Access to this information empowers those responsible to address the issue proactively.

With a better understanding of the scope and impact of late payments, governance bodies can assess the associated risks of the company more accurately.

For example, late payments can lead to strained supplier relationships, reduced trust and diminished supplier performance, ultimately affecting the company’s own operations and reputation.

Integrating late payments into governance practices would also encourage transparency and communication within the business. It fosters a culture of openness and accountability, where leaders are expected to address and resolve late payment issues promptly.

Regular monitoring and reporting of late payment data can facilitate ongoing discussions and enable management to identify patterns or systemic problems that need attention.

Empower all stakeholders with transparency

External and internal stakeholders also benefit from the inclusion of late payments in a company’s ESG reporting, as they receive valuable insights to assess the firm’s risk profile more accurately.

For example, investors rely on accurate risk assessments to make informed investment decisions. If they have visibility of late payment data, investors gain visibility into the financial health and operational efficiency of a company.

In a world where consumers are making purchasing decisions based on ethics more than ever, transparent late payment reporting sheds light on a company’s commitment to fair practices.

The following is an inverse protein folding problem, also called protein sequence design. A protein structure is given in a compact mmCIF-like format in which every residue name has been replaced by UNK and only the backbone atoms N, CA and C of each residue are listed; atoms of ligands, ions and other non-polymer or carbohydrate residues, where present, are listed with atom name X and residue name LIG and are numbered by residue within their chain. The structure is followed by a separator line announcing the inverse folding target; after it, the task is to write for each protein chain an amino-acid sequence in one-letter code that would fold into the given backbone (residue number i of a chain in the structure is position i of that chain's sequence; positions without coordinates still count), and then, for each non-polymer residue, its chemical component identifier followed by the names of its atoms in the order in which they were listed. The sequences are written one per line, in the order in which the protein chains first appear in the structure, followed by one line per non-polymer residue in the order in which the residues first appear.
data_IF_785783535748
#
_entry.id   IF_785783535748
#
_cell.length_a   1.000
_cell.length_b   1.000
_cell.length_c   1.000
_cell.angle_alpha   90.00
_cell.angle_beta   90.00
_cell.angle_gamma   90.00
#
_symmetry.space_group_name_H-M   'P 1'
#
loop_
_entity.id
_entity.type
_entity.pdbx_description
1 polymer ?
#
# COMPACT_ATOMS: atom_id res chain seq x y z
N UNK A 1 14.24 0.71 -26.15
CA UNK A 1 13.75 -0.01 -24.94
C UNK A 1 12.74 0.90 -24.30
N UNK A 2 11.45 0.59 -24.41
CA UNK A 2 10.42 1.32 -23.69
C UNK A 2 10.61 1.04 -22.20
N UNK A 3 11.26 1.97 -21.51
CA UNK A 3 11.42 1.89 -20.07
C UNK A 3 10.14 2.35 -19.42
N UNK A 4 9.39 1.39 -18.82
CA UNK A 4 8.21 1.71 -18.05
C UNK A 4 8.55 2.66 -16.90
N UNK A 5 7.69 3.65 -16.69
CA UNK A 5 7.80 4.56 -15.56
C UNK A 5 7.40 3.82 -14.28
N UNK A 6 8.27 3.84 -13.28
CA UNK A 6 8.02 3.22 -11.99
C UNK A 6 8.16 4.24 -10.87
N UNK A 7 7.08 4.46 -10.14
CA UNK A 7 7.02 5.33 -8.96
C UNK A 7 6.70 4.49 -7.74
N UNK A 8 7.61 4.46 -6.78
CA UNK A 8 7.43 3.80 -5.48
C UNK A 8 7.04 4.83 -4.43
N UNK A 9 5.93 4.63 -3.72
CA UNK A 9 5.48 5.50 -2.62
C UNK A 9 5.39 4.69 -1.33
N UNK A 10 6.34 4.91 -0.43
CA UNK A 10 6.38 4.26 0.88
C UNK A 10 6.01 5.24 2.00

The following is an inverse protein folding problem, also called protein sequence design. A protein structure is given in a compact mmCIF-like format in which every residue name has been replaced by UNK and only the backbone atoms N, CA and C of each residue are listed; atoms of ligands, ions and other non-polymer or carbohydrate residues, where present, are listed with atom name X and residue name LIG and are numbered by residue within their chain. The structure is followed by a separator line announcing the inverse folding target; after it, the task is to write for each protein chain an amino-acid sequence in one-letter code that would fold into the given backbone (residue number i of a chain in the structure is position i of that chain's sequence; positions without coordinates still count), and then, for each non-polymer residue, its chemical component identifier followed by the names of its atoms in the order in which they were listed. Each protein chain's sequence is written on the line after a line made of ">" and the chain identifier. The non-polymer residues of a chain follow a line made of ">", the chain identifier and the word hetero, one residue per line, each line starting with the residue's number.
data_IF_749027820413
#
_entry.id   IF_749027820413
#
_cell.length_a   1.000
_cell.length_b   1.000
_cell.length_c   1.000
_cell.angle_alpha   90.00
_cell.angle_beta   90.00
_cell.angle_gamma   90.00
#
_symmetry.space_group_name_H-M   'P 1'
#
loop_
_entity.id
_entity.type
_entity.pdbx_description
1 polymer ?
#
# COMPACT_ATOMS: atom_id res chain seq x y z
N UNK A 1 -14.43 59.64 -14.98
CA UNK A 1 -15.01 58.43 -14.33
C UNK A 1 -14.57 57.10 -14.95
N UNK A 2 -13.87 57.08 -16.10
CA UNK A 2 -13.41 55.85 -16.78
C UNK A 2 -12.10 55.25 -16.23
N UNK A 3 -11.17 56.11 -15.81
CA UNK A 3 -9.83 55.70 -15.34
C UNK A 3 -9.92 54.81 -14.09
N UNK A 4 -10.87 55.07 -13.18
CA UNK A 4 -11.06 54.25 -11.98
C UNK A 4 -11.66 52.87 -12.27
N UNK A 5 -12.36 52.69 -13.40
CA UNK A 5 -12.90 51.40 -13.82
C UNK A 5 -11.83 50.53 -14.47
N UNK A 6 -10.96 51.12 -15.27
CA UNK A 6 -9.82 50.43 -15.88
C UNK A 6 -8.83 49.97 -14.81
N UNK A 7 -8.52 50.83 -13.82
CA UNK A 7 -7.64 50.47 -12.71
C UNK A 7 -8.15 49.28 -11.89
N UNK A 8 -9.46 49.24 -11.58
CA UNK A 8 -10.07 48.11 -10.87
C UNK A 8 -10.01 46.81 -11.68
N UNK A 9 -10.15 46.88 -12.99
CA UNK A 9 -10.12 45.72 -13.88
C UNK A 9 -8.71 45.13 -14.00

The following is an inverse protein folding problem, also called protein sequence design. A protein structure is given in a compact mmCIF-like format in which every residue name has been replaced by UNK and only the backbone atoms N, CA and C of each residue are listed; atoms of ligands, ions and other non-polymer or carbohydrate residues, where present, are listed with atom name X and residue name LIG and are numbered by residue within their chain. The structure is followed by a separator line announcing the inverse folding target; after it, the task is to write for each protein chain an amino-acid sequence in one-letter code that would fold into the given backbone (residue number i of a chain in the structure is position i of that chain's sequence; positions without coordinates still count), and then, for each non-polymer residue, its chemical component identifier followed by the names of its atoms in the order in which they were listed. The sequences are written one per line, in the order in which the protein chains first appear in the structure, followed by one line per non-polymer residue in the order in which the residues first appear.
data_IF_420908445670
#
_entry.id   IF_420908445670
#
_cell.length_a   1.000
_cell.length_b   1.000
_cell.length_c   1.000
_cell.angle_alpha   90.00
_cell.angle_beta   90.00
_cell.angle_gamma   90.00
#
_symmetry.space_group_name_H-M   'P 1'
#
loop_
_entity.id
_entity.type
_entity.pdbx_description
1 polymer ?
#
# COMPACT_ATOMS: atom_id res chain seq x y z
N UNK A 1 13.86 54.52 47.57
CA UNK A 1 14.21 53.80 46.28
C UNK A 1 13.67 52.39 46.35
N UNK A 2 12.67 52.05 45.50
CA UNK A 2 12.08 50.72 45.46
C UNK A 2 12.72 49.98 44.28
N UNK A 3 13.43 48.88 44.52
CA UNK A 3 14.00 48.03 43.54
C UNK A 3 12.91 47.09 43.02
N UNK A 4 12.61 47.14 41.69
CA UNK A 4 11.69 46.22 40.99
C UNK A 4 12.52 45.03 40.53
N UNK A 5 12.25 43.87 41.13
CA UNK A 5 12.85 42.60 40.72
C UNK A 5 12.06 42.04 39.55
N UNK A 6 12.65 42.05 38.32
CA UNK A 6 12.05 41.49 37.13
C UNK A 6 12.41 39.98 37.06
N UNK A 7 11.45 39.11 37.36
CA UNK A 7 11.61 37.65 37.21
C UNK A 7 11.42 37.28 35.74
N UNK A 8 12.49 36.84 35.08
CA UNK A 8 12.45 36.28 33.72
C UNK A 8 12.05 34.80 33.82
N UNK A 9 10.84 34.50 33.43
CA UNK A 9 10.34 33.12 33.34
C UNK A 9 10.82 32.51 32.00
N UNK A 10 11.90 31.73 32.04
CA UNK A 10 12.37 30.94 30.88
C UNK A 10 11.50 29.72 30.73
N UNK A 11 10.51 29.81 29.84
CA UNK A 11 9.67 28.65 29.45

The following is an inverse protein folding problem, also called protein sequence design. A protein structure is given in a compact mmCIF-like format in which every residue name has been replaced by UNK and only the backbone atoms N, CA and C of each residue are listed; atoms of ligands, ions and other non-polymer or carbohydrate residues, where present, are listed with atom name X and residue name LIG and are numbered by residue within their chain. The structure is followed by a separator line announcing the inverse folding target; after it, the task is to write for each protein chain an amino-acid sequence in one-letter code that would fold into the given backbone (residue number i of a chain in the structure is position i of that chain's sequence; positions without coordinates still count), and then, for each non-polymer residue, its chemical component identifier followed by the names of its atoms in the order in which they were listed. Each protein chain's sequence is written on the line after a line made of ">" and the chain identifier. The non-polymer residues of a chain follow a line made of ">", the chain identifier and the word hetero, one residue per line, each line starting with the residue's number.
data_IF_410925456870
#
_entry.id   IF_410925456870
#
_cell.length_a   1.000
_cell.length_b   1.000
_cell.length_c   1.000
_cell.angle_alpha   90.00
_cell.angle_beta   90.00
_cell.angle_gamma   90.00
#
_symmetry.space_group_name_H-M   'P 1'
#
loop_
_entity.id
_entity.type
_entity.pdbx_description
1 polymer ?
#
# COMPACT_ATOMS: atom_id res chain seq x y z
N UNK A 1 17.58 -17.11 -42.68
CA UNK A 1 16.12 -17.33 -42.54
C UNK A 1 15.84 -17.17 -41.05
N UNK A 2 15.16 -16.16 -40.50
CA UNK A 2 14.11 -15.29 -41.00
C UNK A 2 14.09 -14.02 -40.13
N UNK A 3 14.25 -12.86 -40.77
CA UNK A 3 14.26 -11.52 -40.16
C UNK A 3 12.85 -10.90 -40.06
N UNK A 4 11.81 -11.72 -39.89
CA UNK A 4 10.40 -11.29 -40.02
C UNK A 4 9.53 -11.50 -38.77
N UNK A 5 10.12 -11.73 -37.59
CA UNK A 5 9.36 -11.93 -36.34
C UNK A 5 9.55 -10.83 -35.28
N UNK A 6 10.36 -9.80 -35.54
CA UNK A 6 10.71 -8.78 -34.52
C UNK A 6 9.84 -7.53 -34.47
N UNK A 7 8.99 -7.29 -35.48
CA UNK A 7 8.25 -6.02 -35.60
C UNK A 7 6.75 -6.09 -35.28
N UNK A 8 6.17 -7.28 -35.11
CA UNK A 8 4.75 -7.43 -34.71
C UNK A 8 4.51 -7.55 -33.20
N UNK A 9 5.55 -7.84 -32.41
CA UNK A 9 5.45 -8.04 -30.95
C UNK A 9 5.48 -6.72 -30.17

Conscious consumers increasingly prioritize brands that demonstrate responsible conduct throughout their supply chains – timely payments can absolutely be another metric to help them make informed choices and align purchasing decisions with their values.

Internally, timely payments are fundamental to fostering trust among employees.

Reporting on late payments would allow staff to assess their employer’s commitment to ethical practices, its financial stability and its willingness to prioritize employee wellbeing.

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It’s time to harness the power of ESG

Being paid on time for the work you have done shouldn’t be a big ask. Yet, for small businesses, it all too often is.

At the same time, ESG has become about much more than ‘doing the right thing’; it’s also about opportunities and risks that make a material difference to a business. As such, it has become a critical boardroom topic.

The inclusion of late payments as part of this discussion drives accountability and creates impetus for businesses to end the damaging practice of withholding money that they owe suppliers.

By holding companies accountable for their payment practices by including it in ESG reporting, we can create a fairer and more sustainable business landscape that benefits all stakeholders involved.

Appointed in 2021, Alex von Schirmeister is the Managing Director of Xero UK & EMEA. He has more than 25 years of experience, having previously worked in senior leadership roles across ecommerce, payments, telecommunications, FMCG and consultancy.